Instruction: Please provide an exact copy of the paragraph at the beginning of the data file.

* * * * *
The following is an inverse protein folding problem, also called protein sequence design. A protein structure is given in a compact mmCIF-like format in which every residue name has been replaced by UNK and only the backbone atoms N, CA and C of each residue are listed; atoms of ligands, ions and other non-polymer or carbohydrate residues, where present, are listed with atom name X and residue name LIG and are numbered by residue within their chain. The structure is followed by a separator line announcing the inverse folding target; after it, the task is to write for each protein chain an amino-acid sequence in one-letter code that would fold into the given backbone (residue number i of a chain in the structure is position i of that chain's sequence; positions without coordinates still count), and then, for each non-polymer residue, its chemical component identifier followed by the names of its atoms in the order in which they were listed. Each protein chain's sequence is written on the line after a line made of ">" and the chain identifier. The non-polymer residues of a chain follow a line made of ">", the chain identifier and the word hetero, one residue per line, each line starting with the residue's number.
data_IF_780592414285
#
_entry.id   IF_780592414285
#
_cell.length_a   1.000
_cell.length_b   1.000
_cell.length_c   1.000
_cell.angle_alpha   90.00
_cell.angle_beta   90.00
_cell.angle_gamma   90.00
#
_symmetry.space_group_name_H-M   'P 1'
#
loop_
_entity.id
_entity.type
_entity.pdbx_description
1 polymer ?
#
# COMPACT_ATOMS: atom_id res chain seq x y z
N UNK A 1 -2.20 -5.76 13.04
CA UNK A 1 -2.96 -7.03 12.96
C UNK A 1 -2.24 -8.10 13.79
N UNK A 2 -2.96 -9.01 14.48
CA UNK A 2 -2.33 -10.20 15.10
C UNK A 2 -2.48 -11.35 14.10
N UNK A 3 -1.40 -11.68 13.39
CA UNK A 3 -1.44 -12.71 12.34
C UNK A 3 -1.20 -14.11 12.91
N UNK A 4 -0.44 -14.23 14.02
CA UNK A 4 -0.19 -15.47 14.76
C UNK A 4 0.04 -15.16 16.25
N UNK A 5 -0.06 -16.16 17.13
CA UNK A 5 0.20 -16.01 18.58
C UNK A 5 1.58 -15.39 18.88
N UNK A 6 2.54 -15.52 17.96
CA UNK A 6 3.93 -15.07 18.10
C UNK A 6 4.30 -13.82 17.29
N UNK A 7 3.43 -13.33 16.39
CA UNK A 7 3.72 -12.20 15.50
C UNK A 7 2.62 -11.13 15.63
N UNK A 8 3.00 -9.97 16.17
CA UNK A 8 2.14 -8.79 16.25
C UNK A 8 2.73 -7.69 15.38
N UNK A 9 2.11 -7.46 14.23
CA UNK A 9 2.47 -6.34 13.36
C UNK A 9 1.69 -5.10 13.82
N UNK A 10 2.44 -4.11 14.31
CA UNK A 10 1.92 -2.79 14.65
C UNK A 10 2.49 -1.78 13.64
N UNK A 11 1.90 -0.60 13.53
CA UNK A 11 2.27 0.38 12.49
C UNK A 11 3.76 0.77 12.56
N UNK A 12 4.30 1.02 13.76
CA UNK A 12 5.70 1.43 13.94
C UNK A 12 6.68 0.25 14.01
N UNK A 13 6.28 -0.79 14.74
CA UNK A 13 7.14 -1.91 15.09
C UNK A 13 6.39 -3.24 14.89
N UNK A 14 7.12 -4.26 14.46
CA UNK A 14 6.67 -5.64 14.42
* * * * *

The following is an inverse protein folding problem, also called protein sequence design. A protein structure is given in a compact mmCIF-like format in which every residue name has been replaced by UNK and only the backbone atoms N, CA and C of each residue are listed; atoms of ligands, ions and other non-polymer or carbohydrate residues, where present, are listed with atom name X and residue name LIG and are numbered by residue within their chain. The structure is followed by a separator line announcing the inverse folding target; after it, the task is to write for each protein chain an amino-acid sequence in one-letter code that would fold into the given backbone (residue number i of a chain in the structure is position i of that chain's sequence; positions without coordinates still count), and then, for each non-polymer residue, its chemical component identifier followed by the names of its atoms in the order in which they were listed. Each protein chain's sequence is written on the line after a line made of ">" and the chain identifier. The non-polymer residues of a chain follow a line made of ">", the chain identifier and the word hetero, one residue per line, each line starting with the residue's number.